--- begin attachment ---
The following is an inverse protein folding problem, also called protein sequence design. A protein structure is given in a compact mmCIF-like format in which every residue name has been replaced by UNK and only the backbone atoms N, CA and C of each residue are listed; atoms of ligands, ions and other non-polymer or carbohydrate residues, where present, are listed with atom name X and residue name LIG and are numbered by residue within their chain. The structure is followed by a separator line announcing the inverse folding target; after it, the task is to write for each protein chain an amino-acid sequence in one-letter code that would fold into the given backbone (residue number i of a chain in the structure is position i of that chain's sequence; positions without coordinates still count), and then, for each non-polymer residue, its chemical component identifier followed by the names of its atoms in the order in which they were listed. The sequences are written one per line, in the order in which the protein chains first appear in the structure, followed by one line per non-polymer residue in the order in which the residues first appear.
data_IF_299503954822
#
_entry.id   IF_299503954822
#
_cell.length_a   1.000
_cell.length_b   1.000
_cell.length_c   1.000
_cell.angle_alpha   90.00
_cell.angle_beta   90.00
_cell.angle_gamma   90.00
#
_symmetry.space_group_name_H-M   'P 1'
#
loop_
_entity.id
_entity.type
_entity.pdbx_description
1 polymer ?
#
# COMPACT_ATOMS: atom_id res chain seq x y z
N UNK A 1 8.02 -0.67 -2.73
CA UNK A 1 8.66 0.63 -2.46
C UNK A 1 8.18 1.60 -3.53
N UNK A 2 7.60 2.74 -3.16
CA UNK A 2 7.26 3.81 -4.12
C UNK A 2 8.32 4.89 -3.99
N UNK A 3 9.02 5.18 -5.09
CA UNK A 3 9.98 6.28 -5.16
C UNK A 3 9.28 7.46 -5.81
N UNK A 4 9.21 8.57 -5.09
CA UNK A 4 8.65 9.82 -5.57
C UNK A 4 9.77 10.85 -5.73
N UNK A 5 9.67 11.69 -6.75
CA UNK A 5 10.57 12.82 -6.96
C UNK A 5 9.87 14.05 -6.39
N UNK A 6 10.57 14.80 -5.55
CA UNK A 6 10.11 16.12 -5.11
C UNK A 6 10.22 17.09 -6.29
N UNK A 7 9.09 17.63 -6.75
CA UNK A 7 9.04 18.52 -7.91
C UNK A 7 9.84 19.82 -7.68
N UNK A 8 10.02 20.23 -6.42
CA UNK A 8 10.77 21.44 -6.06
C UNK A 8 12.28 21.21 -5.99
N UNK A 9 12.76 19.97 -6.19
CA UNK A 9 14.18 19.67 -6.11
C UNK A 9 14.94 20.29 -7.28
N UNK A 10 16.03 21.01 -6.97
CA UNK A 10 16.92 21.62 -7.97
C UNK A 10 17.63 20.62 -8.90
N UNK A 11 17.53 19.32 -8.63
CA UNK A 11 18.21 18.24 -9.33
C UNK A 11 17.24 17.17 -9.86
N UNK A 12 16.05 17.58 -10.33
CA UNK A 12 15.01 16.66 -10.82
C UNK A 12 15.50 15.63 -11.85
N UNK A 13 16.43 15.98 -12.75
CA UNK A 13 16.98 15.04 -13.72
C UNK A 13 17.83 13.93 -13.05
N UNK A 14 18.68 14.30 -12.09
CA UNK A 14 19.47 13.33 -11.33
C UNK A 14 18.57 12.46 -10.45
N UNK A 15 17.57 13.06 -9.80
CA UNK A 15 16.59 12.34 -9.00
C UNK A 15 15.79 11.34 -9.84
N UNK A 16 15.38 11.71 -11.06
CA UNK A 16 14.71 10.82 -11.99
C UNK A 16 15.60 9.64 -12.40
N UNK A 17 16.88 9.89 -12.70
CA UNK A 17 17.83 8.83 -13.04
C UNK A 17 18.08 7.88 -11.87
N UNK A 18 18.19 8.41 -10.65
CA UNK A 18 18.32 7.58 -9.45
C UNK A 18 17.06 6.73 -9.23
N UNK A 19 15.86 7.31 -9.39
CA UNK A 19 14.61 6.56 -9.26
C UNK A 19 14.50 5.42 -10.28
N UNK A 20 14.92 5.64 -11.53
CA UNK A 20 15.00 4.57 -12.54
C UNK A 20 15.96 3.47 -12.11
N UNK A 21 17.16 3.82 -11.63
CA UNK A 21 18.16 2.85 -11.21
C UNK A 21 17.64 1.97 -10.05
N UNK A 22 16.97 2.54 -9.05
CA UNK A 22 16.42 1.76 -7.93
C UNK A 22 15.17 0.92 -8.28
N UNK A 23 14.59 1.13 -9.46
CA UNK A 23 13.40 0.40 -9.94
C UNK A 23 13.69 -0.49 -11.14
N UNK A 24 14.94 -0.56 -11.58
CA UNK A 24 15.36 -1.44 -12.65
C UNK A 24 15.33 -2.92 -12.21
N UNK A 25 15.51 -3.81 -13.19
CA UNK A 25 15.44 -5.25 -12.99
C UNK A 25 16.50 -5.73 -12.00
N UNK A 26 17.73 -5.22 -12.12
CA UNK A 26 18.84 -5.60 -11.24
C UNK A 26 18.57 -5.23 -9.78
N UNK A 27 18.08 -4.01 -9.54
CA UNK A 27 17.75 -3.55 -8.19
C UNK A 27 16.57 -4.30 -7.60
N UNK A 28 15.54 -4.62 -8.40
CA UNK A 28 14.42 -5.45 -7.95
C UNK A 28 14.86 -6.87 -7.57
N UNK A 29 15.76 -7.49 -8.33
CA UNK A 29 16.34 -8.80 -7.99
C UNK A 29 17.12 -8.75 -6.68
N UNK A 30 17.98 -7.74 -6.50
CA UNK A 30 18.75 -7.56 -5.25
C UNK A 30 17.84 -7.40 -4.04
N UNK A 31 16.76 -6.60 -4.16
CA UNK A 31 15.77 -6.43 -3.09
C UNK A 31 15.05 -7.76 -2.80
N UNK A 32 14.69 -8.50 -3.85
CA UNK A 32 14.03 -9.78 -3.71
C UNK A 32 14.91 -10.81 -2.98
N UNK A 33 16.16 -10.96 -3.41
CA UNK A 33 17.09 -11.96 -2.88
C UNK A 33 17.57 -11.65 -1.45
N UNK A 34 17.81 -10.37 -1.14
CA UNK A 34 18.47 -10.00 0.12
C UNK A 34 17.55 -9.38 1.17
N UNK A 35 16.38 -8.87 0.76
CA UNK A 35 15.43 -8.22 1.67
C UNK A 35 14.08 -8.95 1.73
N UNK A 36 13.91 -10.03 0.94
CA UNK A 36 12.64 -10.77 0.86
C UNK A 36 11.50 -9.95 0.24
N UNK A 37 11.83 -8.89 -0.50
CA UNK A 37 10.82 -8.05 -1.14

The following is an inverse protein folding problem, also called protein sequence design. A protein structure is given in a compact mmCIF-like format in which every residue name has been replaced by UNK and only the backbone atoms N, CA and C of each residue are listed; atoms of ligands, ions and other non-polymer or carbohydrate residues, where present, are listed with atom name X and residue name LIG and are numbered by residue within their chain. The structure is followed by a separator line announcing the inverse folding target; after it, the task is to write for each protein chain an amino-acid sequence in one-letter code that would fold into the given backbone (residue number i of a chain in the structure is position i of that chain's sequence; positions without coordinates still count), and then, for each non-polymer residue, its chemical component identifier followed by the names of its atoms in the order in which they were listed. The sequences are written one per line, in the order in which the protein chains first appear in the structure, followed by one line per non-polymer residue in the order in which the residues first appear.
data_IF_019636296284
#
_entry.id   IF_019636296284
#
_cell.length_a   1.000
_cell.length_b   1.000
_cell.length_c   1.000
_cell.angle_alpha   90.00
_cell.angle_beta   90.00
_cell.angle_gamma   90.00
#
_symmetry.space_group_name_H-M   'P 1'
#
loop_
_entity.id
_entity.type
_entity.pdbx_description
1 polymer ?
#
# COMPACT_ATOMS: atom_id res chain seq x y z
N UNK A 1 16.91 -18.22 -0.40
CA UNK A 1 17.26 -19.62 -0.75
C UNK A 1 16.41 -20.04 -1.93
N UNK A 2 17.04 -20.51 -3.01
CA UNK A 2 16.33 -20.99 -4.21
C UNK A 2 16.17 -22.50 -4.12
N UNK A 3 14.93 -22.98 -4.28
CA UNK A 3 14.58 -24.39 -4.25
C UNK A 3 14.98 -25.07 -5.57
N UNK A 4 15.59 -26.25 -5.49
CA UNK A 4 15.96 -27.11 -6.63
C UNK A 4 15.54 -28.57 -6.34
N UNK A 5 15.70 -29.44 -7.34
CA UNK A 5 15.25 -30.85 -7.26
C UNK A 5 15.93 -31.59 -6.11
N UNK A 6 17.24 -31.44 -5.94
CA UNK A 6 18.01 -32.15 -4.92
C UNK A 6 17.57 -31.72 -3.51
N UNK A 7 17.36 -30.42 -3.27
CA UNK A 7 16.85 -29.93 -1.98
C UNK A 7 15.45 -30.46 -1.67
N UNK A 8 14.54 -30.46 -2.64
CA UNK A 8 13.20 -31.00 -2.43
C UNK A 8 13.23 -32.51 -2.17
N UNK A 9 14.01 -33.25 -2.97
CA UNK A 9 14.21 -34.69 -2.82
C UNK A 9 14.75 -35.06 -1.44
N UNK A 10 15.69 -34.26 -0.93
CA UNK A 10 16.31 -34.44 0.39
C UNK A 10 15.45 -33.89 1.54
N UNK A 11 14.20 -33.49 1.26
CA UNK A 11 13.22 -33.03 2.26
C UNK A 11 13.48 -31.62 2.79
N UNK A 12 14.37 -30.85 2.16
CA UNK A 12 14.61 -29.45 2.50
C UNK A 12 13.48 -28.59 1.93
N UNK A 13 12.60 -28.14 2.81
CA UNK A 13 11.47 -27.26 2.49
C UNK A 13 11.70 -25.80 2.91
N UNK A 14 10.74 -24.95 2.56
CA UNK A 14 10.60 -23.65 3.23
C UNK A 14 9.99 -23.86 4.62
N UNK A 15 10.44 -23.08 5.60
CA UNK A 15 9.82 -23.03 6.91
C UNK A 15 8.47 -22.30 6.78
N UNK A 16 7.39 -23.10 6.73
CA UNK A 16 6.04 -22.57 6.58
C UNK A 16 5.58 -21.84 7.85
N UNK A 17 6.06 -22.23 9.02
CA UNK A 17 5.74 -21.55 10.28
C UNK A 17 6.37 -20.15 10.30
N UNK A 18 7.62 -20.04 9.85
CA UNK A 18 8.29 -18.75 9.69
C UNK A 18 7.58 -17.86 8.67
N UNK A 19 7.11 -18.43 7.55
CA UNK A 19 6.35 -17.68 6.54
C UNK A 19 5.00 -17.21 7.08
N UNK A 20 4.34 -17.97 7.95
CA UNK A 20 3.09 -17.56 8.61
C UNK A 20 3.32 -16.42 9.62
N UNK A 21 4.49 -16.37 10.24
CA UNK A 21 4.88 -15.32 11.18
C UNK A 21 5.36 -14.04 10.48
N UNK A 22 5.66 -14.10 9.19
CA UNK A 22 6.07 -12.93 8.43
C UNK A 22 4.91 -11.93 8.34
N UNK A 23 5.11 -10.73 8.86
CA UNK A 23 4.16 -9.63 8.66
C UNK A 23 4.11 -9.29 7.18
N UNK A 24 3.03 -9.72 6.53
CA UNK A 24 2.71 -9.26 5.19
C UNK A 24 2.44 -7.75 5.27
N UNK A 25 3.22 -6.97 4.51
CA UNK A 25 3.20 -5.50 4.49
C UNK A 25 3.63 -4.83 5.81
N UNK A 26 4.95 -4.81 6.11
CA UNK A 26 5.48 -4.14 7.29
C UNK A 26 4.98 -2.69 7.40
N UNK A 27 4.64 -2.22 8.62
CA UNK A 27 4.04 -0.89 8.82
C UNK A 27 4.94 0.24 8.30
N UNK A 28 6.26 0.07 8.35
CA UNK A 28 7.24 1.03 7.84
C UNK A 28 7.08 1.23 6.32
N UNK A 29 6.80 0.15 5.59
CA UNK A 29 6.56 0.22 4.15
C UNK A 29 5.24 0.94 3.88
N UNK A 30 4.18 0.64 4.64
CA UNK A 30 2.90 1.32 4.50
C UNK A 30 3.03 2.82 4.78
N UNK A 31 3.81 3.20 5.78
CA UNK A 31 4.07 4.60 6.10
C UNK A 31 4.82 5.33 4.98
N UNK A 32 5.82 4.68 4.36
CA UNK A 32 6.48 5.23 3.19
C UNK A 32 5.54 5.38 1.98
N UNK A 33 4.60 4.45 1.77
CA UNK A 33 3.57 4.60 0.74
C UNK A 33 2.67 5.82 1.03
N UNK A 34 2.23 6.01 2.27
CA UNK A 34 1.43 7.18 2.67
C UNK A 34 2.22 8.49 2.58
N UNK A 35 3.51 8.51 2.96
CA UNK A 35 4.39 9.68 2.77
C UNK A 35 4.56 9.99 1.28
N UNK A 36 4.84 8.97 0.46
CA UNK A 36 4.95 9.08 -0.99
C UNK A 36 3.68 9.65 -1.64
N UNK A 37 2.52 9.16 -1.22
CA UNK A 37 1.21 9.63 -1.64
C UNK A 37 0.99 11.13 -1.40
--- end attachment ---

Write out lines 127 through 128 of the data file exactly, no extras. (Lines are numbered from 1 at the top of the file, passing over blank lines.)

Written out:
N UNK A 36 13.91 -10.03 0.94
CA UNK A 36 12.64 -10.77 0.86